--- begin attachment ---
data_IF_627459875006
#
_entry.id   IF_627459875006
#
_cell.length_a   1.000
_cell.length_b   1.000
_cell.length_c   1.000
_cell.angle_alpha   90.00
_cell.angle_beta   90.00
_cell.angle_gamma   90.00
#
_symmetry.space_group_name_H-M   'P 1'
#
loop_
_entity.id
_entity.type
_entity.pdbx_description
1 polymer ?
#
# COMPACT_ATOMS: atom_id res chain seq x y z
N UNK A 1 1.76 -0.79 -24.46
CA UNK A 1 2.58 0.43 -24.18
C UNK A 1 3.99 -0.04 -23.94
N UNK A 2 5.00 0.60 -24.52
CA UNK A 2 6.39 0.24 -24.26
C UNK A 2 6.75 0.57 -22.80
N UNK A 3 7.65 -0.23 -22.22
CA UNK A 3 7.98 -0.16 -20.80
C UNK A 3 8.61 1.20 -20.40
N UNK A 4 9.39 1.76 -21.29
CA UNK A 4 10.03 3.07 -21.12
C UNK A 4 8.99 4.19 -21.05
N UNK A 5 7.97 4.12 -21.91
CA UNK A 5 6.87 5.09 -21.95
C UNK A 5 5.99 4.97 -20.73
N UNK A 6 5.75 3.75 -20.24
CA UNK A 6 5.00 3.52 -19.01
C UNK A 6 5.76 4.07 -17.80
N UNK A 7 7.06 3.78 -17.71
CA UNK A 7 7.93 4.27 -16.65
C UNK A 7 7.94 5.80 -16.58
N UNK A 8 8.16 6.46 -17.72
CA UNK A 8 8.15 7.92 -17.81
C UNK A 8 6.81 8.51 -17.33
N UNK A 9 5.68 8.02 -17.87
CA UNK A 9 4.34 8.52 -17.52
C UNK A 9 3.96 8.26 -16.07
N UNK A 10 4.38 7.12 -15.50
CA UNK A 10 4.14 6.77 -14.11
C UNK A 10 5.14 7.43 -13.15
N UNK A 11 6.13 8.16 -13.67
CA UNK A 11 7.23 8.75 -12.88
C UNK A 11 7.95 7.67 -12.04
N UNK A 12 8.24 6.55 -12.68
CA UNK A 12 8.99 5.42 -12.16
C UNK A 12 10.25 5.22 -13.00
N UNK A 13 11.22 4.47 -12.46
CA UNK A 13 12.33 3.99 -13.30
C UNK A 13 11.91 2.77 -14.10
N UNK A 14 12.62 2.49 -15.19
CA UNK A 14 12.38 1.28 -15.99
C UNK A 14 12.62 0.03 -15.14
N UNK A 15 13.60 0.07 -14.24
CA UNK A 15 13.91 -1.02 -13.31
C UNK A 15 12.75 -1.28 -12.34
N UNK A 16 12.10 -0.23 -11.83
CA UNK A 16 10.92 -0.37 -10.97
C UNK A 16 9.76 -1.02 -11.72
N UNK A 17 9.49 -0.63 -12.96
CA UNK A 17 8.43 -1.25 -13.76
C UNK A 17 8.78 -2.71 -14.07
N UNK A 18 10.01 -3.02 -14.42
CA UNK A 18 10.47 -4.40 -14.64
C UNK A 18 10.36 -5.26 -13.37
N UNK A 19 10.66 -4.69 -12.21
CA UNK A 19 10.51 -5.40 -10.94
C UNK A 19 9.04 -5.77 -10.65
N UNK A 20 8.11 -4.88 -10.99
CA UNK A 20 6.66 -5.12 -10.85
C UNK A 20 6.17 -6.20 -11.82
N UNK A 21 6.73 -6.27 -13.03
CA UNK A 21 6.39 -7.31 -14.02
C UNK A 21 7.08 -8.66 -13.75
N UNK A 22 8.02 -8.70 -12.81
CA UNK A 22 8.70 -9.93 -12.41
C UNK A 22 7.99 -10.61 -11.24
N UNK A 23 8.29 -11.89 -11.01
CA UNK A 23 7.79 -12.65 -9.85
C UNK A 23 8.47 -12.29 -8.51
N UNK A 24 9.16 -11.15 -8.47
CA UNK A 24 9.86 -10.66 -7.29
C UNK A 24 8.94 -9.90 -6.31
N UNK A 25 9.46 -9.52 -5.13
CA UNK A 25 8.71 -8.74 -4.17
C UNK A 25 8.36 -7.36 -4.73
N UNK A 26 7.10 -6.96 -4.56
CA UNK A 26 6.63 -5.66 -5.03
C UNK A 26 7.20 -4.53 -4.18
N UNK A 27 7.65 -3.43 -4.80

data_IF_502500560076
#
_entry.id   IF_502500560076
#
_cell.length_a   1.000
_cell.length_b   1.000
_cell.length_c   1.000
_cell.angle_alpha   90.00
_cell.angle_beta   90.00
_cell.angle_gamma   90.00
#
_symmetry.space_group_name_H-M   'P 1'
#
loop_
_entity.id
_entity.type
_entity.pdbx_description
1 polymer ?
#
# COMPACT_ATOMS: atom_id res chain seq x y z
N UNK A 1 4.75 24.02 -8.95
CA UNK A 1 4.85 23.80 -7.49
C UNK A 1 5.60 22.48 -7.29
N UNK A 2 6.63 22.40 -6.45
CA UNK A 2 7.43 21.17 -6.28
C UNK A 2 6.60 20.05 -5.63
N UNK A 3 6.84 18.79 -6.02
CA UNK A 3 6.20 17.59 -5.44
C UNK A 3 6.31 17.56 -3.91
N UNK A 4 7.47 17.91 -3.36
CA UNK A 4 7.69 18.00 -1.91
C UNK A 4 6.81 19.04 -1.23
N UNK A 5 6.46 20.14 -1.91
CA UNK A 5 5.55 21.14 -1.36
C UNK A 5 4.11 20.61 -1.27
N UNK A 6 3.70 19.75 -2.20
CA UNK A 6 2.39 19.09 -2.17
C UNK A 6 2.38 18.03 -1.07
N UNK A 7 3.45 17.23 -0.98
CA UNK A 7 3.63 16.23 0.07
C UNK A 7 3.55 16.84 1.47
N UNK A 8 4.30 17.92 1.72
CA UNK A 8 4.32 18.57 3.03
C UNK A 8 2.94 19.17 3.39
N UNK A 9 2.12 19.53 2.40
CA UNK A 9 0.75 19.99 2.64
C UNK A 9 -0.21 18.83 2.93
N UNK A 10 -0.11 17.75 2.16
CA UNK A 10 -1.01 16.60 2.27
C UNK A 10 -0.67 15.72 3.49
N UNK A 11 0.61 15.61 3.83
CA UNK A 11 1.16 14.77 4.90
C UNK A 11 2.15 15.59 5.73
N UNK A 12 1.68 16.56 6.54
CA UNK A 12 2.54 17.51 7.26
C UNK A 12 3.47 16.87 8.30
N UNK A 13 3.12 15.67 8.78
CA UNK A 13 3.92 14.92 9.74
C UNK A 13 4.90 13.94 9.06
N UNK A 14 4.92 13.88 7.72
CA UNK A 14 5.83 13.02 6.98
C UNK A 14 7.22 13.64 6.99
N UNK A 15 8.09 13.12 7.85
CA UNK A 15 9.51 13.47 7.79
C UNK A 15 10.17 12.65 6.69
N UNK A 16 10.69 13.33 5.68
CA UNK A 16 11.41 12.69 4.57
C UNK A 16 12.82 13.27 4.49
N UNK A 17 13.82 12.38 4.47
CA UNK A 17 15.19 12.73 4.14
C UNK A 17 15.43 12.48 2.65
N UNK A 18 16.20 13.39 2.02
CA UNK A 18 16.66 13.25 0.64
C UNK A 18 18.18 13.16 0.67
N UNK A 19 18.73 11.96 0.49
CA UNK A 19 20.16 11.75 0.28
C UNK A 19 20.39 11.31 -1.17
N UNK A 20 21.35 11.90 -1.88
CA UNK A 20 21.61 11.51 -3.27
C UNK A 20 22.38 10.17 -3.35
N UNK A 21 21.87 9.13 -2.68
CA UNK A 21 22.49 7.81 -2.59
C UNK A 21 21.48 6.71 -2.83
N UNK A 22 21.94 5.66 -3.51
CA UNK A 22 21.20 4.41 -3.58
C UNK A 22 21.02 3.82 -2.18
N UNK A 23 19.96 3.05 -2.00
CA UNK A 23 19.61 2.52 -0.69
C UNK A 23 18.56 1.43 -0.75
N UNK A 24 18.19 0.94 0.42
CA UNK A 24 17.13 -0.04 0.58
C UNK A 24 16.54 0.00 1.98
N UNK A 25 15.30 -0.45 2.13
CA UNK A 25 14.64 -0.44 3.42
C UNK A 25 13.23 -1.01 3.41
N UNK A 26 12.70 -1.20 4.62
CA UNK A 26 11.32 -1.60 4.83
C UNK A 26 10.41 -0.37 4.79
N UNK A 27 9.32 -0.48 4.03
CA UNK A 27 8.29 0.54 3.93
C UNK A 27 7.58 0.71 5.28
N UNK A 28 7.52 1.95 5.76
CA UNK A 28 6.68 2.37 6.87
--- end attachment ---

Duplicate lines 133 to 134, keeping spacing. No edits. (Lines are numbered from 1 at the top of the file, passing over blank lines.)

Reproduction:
CA UNK A 5 5.55 21.14 -1.36
C UNK A 5 4.11 20.61 -1.27